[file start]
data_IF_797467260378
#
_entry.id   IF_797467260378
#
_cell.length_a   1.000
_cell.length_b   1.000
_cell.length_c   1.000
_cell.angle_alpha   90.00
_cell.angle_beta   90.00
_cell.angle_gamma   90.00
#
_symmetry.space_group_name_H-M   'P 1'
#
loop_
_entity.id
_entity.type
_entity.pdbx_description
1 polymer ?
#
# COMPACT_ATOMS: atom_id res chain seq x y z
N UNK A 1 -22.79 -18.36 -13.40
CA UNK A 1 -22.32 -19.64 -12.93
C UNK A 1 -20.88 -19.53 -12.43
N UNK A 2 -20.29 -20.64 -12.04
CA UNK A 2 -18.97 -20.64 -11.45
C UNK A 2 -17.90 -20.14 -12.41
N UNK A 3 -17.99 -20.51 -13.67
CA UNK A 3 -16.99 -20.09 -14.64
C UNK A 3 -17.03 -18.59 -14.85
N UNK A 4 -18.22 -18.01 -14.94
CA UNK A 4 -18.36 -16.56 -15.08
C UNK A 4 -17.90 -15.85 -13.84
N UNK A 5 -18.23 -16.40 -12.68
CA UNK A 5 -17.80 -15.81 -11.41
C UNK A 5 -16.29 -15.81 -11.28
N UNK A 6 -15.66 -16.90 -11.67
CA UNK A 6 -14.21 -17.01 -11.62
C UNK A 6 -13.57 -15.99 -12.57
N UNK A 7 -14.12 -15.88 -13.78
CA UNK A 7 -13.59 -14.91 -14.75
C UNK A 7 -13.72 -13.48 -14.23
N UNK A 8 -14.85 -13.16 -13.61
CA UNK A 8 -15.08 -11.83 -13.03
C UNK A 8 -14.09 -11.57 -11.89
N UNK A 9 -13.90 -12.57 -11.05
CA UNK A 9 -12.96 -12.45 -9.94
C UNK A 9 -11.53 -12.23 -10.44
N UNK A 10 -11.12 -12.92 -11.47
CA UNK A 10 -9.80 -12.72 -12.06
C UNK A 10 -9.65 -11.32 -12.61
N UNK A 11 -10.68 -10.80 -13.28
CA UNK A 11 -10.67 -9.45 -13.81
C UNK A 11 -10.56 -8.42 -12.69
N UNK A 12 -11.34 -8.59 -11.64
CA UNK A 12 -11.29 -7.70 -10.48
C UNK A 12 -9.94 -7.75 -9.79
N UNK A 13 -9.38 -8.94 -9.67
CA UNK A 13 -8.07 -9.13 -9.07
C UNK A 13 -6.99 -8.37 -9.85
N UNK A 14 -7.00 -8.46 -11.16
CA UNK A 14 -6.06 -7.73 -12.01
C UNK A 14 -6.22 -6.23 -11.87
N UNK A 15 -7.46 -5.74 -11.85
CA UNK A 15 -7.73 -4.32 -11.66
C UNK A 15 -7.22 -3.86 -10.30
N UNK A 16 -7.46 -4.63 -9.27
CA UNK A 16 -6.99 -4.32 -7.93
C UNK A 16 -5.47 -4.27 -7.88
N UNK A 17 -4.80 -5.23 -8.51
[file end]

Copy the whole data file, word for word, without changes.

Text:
data_IF_797467260378
#
_entry.id   IF_797467260378
#
_cell.length_a   1.000
_cell.length_b   1.000
_cell.length_c   1.000
_cell.angle_alpha   90.00
_cell.angle_beta   90.00
_cell.angle_gamma   90.00
#
_symmetry.space_group_name_H-M   'P 1'
#
loop_
_entity.id
_entity.type
_entity.pdbx_description
1 polymer ?
#
# COMPACT_ATOMS: atom_id res chain seq x y z
N UNK A 1 -22.79 -18.36 -13.40
CA UNK A 1 -22.32 -19.64 -12.93
C UNK A 1 -20.88 -19.53 -12.43
N UNK A 2 -20.29 -20.64 -12.04
CA UNK A 2 -18.97 -20.64 -11.45
C UNK A 2 -17.90 -20.14 -12.41
N UNK A 3 -17.99 -20.51 -13.67
CA UNK A 3 -16.99 -20.09 -14.64
C UNK A 3 -17.03 -18.59 -14.85
N UNK A 4 -18.22 -18.01 -14.94
CA UNK A 4 -18.36 -16.56 -15.08
C UNK A 4 -17.90 -15.85 -13.84
N UNK A 5 -18.23 -16.40 -12.68
CA UNK A 5 -17.80 -15.81 -11.41
C UNK A 5 -16.29 -15.81 -11.28
N UNK A 6 -15.66 -16.90 -11.67
CA UNK A 6 -14.21 -17.01 -11.62
C UNK A 6 -13.57 -15.99 -12.57
N UNK A 7 -14.12 -15.88 -13.78
CA UNK A 7 -13.59 -14.91 -14.75
C UNK A 7 -13.72 -13.48 -14.23
N UNK A 8 -14.85 -13.16 -13.61
CA UNK A 8 -15.08 -11.83 -13.03
C UNK A 8 -14.09 -11.57 -11.89
N UNK A 9 -13.90 -12.57 -11.05
CA UNK A 9 -12.96 -12.45 -9.94
C UNK A 9 -11.53 -12.23 -10.44
N UNK A 10 -11.12 -12.92 -11.47
CA UNK A 10 -9.80 -12.72 -12.06
C UNK A 10 -9.65 -11.32 -12.61
N UNK A 11 -10.68 -10.80 -13.28
CA UNK A 11 -10.67 -9.45 -13.81
C UNK A 11 -10.56 -8.42 -12.69
N UNK A 12 -11.34 -8.59 -11.64
CA UNK A 12 -11.29 -7.70 -10.48
C UNK A 12 -9.94 -7.75 -9.79
N UNK A 13 -9.38 -8.94 -9.67
CA UNK A 13 -8.07 -9.13 -9.07
C UNK A 13 -6.99 -8.37 -9.85
N UNK A 14 -7.00 -8.46 -11.16
CA UNK A 14 -6.06 -7.73 -12.01
C UNK A 14 -6.22 -6.23 -11.87
N UNK A 15 -7.46 -5.74 -11.85
CA UNK A 15 -7.73 -4.32 -11.66
C UNK A 15 -7.22 -3.86 -10.30
N UNK A 16 -7.46 -4.63 -9.27
CA UNK A 16 -6.99 -4.32 -7.93
C UNK A 16 -5.47 -4.27 -7.88
N UNK A 17 -4.80 -5.23 -8.51